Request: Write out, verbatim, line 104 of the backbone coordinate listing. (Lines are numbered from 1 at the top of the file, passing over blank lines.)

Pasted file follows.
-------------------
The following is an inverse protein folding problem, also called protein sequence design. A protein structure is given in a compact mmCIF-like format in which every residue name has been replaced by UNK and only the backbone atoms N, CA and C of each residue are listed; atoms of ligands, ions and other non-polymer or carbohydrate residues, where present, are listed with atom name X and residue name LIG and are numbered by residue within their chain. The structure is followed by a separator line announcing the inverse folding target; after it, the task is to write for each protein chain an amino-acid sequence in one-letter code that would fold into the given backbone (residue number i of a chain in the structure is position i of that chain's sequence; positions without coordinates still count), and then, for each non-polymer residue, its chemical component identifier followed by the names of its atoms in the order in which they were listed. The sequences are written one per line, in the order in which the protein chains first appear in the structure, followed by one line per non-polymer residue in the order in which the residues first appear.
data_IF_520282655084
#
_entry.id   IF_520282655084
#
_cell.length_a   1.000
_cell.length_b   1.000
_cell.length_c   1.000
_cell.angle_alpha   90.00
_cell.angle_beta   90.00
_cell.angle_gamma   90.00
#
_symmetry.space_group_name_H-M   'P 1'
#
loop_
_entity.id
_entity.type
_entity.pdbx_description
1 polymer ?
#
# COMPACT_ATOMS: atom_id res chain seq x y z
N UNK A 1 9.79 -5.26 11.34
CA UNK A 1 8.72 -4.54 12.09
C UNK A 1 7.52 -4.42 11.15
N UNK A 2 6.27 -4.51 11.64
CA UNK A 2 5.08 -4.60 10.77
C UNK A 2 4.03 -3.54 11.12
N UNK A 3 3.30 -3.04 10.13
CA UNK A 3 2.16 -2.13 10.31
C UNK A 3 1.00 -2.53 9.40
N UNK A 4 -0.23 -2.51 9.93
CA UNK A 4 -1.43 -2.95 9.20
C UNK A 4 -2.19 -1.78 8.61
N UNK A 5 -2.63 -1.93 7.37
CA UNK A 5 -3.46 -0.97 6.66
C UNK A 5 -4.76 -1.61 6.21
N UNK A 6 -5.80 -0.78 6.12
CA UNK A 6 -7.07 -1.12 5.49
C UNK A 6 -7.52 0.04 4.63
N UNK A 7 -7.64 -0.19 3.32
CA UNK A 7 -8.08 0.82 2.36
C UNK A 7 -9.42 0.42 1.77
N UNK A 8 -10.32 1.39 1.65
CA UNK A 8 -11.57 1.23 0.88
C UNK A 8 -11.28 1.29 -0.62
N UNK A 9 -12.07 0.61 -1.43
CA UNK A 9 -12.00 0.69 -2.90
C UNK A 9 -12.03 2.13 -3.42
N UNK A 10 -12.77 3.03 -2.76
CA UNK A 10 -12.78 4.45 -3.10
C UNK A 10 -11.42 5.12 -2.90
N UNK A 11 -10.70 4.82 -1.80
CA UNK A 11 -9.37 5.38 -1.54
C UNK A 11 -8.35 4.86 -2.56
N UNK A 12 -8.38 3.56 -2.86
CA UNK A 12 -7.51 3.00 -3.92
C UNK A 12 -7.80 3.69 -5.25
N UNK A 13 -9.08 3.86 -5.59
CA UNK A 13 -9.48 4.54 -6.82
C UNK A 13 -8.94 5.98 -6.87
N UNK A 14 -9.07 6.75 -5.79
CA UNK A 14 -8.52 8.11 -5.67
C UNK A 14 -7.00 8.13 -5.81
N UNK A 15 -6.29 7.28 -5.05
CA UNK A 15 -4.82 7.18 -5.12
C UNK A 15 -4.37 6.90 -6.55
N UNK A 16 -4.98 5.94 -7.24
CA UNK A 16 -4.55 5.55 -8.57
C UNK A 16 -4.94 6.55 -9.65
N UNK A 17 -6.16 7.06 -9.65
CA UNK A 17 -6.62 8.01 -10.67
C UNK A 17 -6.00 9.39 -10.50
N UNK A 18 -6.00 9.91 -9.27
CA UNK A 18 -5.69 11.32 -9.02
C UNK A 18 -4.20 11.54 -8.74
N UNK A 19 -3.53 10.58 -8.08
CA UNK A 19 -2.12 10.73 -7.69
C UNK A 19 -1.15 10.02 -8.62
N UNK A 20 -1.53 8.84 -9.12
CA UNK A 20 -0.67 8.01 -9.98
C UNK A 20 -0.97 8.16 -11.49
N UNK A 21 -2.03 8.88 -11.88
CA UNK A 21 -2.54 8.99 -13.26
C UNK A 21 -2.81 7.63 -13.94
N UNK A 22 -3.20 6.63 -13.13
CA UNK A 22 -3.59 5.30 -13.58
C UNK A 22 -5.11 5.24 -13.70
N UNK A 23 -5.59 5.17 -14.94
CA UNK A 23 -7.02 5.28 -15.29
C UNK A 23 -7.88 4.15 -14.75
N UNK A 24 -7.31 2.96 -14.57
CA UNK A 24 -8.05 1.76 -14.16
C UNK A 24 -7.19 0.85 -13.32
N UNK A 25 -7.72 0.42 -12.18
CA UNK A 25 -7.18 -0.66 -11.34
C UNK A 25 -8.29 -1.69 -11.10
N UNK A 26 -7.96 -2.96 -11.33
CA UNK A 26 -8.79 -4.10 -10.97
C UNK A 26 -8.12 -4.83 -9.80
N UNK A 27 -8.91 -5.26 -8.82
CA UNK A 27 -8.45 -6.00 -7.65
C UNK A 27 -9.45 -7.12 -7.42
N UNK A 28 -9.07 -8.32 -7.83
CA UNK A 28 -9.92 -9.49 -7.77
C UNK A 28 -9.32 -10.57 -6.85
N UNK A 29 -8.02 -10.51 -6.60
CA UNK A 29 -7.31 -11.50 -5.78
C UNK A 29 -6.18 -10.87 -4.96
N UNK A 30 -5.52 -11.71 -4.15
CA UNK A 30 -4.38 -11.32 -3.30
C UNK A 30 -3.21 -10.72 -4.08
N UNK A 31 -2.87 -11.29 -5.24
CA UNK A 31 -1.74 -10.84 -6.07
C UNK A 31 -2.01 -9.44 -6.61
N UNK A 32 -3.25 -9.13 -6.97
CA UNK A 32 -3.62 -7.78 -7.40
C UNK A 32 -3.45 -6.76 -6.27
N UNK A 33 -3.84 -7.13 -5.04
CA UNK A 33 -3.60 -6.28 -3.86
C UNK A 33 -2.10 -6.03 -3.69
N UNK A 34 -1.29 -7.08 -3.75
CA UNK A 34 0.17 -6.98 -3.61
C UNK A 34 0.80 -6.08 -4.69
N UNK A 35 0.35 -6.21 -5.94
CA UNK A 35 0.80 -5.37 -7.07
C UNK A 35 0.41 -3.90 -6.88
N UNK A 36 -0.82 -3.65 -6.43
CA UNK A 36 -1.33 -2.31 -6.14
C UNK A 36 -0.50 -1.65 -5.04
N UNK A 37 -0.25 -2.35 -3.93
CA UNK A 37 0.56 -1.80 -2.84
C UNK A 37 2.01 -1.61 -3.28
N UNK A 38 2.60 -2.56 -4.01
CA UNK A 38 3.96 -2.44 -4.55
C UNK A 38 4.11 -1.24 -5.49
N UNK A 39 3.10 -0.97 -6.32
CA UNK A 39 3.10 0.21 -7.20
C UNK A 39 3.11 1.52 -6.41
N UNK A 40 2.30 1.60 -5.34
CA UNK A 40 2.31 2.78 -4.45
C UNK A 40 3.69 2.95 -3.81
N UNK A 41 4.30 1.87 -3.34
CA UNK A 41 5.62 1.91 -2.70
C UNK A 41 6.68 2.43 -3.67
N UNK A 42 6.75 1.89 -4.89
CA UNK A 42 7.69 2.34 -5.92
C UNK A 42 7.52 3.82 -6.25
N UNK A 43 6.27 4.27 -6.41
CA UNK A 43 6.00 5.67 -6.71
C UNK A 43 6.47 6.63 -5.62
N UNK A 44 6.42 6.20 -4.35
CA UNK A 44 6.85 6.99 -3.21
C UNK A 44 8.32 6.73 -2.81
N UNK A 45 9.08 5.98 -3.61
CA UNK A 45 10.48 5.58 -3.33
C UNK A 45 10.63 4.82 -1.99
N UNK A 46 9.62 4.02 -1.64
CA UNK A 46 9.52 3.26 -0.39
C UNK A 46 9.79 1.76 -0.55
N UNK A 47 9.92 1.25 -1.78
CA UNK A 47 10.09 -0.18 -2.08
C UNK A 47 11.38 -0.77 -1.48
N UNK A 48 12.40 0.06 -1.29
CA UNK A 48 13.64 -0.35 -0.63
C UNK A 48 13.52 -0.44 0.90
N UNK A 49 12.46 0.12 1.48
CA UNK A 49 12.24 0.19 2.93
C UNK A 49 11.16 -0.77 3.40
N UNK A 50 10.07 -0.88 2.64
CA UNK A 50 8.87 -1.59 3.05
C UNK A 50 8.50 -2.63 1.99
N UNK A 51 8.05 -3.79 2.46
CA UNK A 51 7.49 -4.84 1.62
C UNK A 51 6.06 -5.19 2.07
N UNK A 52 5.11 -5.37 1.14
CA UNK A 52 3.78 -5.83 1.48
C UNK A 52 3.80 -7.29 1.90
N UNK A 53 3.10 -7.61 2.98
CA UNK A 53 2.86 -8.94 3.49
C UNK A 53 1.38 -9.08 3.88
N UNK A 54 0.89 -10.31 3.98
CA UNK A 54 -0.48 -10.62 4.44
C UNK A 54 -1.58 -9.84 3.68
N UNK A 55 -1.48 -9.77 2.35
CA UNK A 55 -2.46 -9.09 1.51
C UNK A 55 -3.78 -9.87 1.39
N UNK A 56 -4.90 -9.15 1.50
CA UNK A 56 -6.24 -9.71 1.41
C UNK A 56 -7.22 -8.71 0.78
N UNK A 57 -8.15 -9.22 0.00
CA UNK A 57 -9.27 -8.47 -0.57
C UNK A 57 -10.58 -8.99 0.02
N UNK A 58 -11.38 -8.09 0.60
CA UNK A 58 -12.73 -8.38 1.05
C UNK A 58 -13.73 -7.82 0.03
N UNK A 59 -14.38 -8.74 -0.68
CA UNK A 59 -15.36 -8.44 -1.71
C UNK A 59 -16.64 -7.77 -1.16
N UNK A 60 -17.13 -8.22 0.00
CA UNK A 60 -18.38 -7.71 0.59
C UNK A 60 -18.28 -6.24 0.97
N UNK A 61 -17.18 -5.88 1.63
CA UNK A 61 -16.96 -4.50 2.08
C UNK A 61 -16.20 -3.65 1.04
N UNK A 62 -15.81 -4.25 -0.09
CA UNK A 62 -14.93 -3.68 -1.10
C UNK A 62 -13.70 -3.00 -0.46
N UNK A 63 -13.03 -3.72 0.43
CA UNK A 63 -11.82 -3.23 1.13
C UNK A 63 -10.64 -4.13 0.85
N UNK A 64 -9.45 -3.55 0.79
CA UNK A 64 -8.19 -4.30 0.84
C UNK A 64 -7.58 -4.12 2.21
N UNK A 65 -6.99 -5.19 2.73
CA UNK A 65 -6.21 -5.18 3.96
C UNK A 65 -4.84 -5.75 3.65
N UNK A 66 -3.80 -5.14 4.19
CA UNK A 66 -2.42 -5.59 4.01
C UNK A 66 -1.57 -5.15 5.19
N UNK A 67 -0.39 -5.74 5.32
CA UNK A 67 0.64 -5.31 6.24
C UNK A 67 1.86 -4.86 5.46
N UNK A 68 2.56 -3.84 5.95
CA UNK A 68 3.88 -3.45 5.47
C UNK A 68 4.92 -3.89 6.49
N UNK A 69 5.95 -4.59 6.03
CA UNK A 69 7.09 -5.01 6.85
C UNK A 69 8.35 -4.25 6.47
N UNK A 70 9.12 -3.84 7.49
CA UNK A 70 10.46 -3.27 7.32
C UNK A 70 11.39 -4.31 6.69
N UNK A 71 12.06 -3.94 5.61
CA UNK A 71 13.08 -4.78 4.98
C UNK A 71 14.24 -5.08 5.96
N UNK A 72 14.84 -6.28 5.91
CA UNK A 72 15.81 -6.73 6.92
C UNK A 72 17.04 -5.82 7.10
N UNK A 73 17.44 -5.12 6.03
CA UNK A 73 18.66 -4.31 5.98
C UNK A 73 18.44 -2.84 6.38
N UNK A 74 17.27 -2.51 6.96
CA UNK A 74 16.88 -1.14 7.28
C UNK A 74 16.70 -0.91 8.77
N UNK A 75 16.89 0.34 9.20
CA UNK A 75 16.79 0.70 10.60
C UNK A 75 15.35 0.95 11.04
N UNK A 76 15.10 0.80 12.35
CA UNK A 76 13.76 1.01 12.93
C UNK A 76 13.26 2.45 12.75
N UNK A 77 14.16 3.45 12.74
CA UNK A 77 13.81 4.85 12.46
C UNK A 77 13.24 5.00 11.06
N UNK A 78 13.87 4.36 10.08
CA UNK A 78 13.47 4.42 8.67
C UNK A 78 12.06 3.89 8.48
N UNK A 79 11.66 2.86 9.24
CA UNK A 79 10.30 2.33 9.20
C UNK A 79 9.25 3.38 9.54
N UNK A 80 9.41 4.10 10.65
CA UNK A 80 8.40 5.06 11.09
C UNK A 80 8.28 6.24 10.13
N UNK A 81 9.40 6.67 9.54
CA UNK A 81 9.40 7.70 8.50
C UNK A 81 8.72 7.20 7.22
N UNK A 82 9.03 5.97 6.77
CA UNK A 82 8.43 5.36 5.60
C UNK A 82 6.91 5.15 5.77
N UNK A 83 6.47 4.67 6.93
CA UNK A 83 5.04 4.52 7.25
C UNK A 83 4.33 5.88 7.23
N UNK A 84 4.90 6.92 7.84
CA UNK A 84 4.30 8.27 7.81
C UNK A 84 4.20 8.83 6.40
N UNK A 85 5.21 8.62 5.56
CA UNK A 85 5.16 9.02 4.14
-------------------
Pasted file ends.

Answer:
CA UNK A 28 -9.92 -9.49 -7.77